Given the state of the American economy I've been expecting talk of protectionism in the U.S. but I didn't expect to hear it from the original boosters of free trade.
A man-bites-dog story of momentous implications is unfolding in Washington: The US multinational establishment, having successfully championed free-trade orthodoxy for decades, may now be flirting with protectionist heresy -- a stiff tariff against China to stanch America's hemorrhaging trade deficits. Fred Bergsten, the multinationals' leading economic authority, warns that the United States is in "big trouble," taking on foreign debt beyond anything any industrial nation has experienced and comparable to Mexico and Thailand just before they crashed in the 1990s. Bergsten, director of the Institute for International Economics, is lobbying elite circles to demand decisive action by the Bush Administration -- an "import surcharge" as high as 50 percent on all Chinese imports -- to avert financial meltdown.
Does he really mean to slap a 50% tariff on all goods coming from China? Won't that cramp Wal-Mart's style?
Of course legislators probably wouldn't consider a surcharge that high. How about something just a bit less onerous?
Meantime, a bipartisan group of senators -- nine Democrats, five Republicans -- has introduced Senate Bill 295, which targets China with a 27.5 percent tariff. Charles Schumer, the lead sponsor, calls it "a tough-love effort." The co-sponsors include Democratic minority leader Harry Reid and, more surprising, Hillary Clinton, a longtime free trader close to financial leaders like former Treasury Secretary Robert Rubin, now an executive at Citigroup. The bill lets politicians express solidarity with constituents who lost their jobs, without offending big hitters.
The author of the article, William Greider, speculates that we could be seeing "the start of a break from the era of US-led globalization." But he also points out that for Bergsten, at least, the tarrif proposal is an opening move and not necessarily the final goal.
Bergsten's strategy -- threatening tariffs -- is meant to bluff China and other Asian nations into letting their currencies appreciate and allowing the dollar to fall much further so the US trade deficits will shrink, at least enough to avert a financial crisis. The strategy is also designed to light a fire under George W. Bush. "It is virtually inconceivable," Bergsten wrote in the Financial Times, "that the Bush Administration could skate through four more years without addressing these issues decisively."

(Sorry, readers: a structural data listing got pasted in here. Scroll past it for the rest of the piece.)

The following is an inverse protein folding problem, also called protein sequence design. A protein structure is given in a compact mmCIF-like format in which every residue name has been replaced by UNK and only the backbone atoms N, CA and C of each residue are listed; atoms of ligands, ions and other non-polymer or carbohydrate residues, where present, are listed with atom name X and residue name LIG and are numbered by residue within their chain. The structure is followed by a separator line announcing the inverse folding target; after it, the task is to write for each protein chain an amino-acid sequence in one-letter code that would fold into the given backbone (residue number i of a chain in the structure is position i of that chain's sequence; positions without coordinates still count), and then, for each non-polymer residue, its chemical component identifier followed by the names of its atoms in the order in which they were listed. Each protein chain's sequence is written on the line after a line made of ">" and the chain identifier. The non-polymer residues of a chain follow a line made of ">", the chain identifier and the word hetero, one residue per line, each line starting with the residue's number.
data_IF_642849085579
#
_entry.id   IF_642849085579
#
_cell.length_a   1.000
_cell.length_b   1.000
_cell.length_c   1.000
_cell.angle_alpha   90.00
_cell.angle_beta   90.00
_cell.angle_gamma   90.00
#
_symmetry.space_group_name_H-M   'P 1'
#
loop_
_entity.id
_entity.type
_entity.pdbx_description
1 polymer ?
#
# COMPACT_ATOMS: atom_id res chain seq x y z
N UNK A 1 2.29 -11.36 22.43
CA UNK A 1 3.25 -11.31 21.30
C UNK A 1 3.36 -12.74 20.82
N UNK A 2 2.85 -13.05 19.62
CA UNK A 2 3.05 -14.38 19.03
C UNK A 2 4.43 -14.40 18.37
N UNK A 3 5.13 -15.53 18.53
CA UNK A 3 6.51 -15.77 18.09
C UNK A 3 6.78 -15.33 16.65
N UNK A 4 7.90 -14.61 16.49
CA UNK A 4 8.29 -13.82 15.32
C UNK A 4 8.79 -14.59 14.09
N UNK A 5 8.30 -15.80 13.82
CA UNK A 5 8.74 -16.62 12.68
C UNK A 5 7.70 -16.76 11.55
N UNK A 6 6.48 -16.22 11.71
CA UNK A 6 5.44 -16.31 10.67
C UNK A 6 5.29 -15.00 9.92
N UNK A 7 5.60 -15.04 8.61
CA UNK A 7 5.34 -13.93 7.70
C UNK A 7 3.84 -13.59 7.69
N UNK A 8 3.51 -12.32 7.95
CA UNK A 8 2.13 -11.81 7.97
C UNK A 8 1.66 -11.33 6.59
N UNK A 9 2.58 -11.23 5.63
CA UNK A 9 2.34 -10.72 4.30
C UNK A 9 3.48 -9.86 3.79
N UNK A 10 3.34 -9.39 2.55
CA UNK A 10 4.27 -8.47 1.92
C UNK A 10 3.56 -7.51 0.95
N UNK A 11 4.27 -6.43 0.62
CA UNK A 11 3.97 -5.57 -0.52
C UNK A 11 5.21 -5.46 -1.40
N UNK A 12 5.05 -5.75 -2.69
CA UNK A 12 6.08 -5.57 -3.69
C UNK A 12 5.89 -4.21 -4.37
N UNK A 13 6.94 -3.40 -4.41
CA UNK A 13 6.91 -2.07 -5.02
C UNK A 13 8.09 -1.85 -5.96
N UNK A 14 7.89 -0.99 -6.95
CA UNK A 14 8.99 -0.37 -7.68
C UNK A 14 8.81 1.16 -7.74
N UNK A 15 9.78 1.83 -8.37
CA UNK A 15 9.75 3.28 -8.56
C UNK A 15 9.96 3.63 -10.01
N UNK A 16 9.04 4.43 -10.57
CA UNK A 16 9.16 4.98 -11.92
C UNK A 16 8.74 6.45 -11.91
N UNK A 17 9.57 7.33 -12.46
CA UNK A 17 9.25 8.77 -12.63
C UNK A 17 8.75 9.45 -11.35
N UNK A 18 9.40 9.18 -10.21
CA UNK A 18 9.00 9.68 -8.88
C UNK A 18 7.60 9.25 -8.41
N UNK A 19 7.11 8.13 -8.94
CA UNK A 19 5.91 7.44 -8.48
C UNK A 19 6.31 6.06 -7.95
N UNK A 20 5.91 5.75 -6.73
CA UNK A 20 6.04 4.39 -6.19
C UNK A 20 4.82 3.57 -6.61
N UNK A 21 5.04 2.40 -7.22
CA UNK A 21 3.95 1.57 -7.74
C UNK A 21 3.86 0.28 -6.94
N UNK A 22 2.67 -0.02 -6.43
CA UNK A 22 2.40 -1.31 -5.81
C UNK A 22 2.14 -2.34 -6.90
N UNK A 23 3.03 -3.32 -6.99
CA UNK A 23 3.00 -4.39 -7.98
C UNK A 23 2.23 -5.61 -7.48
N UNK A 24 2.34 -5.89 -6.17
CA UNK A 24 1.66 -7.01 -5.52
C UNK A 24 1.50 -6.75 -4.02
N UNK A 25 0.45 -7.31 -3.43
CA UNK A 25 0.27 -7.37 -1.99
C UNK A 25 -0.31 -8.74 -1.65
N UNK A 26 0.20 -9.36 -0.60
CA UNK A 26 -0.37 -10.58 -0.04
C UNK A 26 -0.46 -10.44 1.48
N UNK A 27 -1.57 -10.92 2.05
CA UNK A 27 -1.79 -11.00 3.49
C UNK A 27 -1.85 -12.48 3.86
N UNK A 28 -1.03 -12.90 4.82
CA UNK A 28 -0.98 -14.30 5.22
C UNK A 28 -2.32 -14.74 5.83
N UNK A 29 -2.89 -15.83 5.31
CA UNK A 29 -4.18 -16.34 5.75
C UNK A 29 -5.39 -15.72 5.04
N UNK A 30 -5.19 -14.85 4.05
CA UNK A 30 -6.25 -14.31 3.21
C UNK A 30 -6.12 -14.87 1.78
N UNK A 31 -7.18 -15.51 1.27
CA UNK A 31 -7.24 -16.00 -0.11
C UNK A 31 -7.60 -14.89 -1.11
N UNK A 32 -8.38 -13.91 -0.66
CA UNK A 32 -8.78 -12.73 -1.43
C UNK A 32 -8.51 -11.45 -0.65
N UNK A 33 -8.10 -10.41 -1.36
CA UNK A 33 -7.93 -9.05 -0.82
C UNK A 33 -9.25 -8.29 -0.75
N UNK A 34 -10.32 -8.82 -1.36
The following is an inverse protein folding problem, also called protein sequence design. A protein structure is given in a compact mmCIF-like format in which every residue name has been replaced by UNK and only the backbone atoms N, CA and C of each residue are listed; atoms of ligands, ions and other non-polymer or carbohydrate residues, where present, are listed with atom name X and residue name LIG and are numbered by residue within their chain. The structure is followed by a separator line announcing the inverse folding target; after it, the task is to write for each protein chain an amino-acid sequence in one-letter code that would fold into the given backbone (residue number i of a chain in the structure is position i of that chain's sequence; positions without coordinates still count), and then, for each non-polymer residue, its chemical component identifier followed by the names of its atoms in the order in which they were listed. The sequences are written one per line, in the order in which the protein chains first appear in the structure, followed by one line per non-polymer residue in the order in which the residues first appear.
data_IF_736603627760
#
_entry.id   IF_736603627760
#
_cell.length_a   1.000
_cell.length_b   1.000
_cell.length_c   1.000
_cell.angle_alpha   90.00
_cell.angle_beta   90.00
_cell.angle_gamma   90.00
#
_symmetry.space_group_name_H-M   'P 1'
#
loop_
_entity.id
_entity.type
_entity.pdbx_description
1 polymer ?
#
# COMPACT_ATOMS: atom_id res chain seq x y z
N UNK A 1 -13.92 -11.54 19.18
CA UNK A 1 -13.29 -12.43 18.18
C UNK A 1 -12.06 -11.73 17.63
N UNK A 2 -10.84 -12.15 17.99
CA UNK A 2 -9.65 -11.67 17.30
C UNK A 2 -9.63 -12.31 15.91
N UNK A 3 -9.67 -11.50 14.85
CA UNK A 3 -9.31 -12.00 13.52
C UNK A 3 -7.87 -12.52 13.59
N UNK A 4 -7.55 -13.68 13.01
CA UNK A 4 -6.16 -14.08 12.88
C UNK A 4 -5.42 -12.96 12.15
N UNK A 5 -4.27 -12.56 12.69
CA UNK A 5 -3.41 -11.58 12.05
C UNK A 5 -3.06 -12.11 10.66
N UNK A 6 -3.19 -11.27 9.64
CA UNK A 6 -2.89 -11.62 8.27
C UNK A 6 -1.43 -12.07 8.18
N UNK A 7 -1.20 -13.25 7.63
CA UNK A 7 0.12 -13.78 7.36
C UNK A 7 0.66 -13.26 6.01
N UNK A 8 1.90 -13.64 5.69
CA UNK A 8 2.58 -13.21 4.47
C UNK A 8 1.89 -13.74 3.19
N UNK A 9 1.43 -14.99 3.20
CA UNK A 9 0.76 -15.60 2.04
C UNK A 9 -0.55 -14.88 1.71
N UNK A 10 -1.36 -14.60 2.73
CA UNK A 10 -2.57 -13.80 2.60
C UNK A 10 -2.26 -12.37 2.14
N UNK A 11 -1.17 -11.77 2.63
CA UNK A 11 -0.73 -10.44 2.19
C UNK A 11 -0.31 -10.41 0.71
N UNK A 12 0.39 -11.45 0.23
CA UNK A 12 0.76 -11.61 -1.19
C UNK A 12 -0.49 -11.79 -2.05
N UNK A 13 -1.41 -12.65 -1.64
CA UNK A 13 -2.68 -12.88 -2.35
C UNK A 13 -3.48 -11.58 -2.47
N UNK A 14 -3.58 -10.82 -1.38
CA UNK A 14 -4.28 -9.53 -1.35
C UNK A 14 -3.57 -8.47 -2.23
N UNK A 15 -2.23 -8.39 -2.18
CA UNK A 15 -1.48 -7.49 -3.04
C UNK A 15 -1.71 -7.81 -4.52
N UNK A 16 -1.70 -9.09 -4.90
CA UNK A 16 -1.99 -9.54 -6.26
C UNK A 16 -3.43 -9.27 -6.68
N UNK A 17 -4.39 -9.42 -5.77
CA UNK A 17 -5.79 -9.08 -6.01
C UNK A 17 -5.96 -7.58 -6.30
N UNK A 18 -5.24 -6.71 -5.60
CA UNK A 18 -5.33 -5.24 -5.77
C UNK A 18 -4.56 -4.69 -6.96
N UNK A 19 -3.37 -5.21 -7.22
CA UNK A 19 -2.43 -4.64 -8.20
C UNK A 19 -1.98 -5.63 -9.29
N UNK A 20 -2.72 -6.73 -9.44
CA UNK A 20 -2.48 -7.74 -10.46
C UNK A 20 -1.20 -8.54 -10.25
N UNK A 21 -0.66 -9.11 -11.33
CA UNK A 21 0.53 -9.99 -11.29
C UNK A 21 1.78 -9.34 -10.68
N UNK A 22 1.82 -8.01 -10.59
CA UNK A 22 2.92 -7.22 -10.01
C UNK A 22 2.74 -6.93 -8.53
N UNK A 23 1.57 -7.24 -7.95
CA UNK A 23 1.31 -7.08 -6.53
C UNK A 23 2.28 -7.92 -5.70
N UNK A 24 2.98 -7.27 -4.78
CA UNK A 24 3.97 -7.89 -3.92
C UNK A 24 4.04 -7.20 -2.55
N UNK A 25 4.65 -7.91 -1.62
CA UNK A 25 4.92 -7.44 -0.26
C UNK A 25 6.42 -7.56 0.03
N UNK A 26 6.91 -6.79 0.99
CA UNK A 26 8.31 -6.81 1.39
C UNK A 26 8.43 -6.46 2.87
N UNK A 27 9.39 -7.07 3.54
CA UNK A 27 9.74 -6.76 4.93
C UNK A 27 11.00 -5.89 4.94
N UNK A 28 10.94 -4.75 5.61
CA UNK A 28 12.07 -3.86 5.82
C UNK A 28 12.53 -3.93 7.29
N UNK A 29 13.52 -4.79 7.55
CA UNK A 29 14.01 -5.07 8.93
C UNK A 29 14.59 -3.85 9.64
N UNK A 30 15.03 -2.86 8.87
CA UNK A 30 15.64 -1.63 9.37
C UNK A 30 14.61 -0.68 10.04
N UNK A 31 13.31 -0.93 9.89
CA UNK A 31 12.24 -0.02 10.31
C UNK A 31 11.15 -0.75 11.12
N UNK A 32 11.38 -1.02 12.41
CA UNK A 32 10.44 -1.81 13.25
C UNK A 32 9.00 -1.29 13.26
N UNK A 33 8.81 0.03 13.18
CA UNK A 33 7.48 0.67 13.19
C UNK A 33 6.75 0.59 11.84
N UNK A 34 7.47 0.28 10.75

And the proposal from the legislators fits in quite nicely with that plan.
Schumer's bill provides for a six-month negotiating period -- time enough for Beijing to relent -- before the ax would fall (other Asian nations can't move on currencies unless China does because they'd lose their own export sales to Chinese goods).
What if Beijing doesn't want to relent? China holds a large chunk of American debt. If the Chinese decide to stop buying American T-Bills the U.S. could have an even bigger problem on its hands. So Beijing has a little leverage of its own.
There's no certainty that even the lower tarrif will be applied but take this as another sign that there's serious and growing concern about the American current account deficit. When Paul Krugman compared the U.S. to Argentina a while back, people called him shrill. He doesn't seem so shrill anymore. Or at least he's not alone since even heavyweights in corporate circles are considering playing a dangerous game with China in an effort to find some way out of the mess the American economy seems to be headed for.
And as Greider points out, there's political risk here too.
When "responsible" players break the taboo and talk up tariffs, it could ignite a more honest public debate on globalization. The major news media seem not to have noticed that Democratic leaders and some conservative Republicans are waving the big stick. The establishment probably prefers that this remain an inside-the-Beltway story. Why confuse the public with front-page stories explaining that tariffs are actually useful and legal? Organized labor and others should make sure this story becomes big news. People might begin to ask deeper questions. If free-trade agreements are the road to greater US prosperity, how did the United States wind up in this deep hole? If the government is willing to invoke the tariff weapon to protect US financial interests, why can't it use it to protect US workers and jobs? Why does US trade policy serve the multinational interests but not the nation as a whole?
So where does that leave Canada? If the real goal of those who are pulling the strings in the U.S. is to see the American dollar slide more quickly, pushing our own dollar up in relation to it, we lose a big advantage in our trade with the U.S. If there's serious discussion of using protectionist measures to protect American jobs we could see even more disputes like softwood lumber. And if the Americans gamble and lose or fail to act soon enough -- if financial meltdown occurs -- it only gets worse.
This is the economy which John Manley and Tom d'Aquino -- not to mention Paul Martin -- want us to depend on even more than we already do. Is there a Plan B?